PhD: Less Is Better

phds_uniteTo value the title and build a fairer working system, we must award less PhDs.

I’ve been officially an independent researcher for six years, and I still don’t have any PhD thesis where my name appears as the sole advisor. This is a career choice out of a conviction that we should award those titles with much more parsimony than we are used to for three reasons:

First, to value them. A PhD title should be special. It should tell that the person holding it is the keeper of some kind of sacerdotal knowledge, raising her above the mortals. But, instead, the current spawning of PhDs renders the title vulgar. It only tells that the person holding it sat in a lab for few years, living out of pocket money, while her colleagues in the private sector had a baby and bought a house.

Second, we should cut the number of PhDs to build a fairer working environment in science. Grad students became cheap workforce to run labs. Instead of hiring technicians, scientific assistants, or even outsourcing tasks to external companies, senior researchers keep science going on at the cost of low-paid students.

Third, we should award less PhD titles to stop wasting resources educating a generation of frustrated overqualified professionals. What’s the sense of having someone being trained for three or four years on, say, computational chemistry, just to have her moving to an IT job later?

Not that I have ever had any grad students. I co-advised the PhD work of a Brazilian grad student, who earned his title last year; and now I’m co-advising another one, who will earn hers within few months. I have also helped many students, who thought they could profit of my expertise at some point of their studies. But at the end, all these people earned their titles from other labs but mine.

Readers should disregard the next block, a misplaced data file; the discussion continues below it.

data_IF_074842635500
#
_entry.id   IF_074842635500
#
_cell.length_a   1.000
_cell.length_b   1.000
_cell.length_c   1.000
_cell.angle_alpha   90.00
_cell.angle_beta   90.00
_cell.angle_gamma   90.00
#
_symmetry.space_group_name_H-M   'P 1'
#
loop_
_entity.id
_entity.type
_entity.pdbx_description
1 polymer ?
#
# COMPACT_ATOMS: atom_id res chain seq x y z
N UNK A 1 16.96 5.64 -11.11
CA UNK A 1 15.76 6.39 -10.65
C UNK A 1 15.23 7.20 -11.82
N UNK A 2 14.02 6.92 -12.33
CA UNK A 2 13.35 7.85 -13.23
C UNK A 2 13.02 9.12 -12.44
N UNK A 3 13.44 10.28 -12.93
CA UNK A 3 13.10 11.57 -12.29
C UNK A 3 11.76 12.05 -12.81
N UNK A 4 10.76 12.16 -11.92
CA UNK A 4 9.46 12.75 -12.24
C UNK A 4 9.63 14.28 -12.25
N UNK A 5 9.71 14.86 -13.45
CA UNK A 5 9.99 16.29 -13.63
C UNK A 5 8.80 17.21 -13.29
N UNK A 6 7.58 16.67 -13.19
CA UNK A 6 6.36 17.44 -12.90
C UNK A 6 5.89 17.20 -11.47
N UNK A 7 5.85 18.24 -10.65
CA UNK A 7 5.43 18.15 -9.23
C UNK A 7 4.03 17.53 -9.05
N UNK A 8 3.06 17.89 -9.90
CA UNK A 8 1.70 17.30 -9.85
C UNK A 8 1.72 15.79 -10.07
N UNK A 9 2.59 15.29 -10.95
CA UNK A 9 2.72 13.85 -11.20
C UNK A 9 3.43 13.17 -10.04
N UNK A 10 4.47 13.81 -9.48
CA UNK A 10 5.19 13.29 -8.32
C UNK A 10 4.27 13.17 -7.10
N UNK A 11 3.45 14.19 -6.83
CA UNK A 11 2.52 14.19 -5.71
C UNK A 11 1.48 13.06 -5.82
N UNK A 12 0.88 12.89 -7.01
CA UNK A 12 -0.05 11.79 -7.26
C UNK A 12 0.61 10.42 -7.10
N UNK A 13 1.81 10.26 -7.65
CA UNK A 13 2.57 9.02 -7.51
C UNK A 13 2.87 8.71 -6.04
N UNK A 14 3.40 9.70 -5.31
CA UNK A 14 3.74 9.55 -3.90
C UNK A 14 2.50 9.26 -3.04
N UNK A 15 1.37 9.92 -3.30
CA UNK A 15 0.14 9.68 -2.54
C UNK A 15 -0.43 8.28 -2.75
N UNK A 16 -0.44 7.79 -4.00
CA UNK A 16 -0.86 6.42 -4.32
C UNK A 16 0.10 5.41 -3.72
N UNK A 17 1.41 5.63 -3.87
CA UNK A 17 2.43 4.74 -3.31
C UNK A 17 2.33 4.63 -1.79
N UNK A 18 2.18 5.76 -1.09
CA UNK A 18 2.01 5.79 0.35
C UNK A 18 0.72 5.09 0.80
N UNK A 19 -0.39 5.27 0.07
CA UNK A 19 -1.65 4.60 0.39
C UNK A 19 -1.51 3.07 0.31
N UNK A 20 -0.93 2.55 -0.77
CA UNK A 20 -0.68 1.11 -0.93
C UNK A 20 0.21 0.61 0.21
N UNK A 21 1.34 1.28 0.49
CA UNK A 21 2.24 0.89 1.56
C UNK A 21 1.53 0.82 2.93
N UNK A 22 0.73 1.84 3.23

We should seek a balance: the number of titles we award can’t be bigger than the number of stable, qualified jobs—either in or outside the academy—that our students can eventually get. Otherwise, the offer of personnel explodes. And this is clearly happening. Just take a look at the scary figures in this article by Julie Gould.

Along my career, I’ve been trying to be coherent with these ideas. The Brazilian student I mentioned was competent enough to get a job in the German chemical industry immediately after earning his PhD. He resisted to the dangerous temptation of becoming another postdoc haunting university departments.

Having him settled, I could accept to co-advise the second grad student. If, now, anyone applies for a PhD position in my group, they will have to wait till she earns her title and gets a job. Too radical?

For years I’ve been discussing these things with many colleagues, half of them holding similar views, half holding an opposite view, and half asking me to stop annoying them. And I’m still to hear any reasoning that would shake my stand (or would shut me up, for that matter).

However, although I think I’m doing the right thing for a responsible group management, the scientific establishment doesn’t really like it so much.

From an institutional point of view, it’s great that budgets are kept as low as that required by underpaid temporary students, rather than that needed to pay unionized professional staff with real working rights. And minds are put at ease by the self-deceiving thought that our labs are full of grad students to fulfill the noble mission of educating the next generation of scientists.

From the researcher point of view, since the beginning of their career, there are big incentives for them to advise grad students. PhD grants are relatively easy to get and if you’re taking your first steps as an independent researcher, any help you can count on is welcome. Moreover, professional advancement steps, like tenure track in USA, qualification in France, or habilitation in Germany, will often require the researcher to have successfully advised few students.

I feel myself that in several applications for funding or career progression, the fact that I don’t have a long list of awarded PhDs by now counts against me. I can almost hear the reviewer mumbling while browsing my CV: “C’mon, this guy has been leading a lab for years and no one has ever defended a thesis in his group…. Something is definitely fishy there!”

No, my dear Mr. Reviewer, there’s nothing fishy here. It’s on purpose.